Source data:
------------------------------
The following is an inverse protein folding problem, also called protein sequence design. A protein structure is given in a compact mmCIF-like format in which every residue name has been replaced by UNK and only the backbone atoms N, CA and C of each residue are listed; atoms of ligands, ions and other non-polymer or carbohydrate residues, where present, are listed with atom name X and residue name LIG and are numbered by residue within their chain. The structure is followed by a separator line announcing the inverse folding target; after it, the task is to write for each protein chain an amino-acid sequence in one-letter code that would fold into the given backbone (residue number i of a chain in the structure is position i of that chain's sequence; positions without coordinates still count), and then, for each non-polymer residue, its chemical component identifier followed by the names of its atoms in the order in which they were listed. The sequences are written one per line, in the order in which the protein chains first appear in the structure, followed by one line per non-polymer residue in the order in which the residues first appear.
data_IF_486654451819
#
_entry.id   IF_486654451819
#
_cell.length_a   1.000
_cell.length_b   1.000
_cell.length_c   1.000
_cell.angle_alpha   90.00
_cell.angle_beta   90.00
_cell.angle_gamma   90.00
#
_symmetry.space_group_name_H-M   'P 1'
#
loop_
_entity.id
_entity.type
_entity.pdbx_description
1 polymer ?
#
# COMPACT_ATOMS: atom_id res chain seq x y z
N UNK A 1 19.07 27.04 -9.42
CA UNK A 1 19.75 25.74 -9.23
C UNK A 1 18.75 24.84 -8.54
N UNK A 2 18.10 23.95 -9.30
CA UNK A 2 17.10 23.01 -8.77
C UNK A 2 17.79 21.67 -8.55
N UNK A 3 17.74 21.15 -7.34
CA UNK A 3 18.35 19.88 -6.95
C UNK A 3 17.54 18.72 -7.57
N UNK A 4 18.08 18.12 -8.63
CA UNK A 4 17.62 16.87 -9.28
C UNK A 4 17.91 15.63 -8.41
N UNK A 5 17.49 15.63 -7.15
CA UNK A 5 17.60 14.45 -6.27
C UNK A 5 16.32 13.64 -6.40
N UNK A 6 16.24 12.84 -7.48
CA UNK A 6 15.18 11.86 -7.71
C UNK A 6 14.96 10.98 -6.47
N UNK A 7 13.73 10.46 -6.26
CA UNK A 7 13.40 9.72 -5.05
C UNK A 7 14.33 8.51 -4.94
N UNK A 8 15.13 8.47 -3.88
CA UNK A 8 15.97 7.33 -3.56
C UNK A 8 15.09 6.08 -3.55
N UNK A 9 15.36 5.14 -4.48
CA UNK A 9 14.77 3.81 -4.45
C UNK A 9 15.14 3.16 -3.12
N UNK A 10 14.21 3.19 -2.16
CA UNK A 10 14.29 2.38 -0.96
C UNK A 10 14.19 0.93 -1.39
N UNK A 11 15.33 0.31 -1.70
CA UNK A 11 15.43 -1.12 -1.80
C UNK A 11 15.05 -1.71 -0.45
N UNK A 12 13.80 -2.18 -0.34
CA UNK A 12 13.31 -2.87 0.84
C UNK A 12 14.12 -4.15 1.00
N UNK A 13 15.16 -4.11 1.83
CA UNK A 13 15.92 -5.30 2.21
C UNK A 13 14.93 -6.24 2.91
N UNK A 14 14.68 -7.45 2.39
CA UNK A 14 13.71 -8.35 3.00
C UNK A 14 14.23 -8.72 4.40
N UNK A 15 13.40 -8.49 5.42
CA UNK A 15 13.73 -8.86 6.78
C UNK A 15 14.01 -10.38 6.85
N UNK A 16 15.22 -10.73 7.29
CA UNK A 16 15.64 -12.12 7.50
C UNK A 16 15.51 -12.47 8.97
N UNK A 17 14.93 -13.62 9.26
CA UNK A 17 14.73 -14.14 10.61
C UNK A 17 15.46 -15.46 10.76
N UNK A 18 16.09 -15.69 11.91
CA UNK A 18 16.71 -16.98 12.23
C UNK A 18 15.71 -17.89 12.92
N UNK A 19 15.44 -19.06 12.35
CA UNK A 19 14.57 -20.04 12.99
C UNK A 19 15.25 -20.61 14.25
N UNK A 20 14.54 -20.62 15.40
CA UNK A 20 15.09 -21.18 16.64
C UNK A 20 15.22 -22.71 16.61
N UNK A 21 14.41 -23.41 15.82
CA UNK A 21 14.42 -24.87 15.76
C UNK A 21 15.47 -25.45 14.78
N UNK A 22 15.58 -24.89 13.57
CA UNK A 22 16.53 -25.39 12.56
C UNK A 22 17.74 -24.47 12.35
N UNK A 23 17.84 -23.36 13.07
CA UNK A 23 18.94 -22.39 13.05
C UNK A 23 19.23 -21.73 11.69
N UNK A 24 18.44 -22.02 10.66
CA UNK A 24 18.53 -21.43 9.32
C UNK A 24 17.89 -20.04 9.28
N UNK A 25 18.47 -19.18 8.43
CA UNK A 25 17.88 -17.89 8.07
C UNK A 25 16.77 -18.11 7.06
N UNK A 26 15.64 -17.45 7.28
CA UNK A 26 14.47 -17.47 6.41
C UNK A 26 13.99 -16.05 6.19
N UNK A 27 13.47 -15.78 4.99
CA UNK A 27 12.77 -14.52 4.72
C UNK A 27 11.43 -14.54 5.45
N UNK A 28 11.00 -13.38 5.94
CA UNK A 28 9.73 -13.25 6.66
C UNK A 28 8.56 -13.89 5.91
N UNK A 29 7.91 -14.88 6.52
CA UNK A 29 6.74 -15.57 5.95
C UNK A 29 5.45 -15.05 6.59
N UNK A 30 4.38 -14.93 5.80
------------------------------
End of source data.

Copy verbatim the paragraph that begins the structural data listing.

The following is an inverse protein folding problem, also called protein sequence design. A protein structure is given in a compact mmCIF-like format in which every residue name has been replaced by UNK and only the backbone atoms N, CA and C of each residue are listed; atoms of ligands, ions and other non-polymer or carbohydrate residues, where present, are listed with atom name X and residue name LIG and are numbered by residue within their chain. The structure is followed by a separator line announcing the inverse folding target; after it, the task is to write for each protein chain an amino-acid sequence in one-letter code that would fold into the given backbone (residue number i of a chain in the structure is position i of that chain's sequence; positions without coordinates still count), and then, for each non-polymer residue, its chemical component identifier followed by the names of its atoms in the order in which they were listed. The sequences are written one per line, in the order in which the protein chains first appear in the structure, followed by one line per non-polymer residue in the order in which the residues first appear.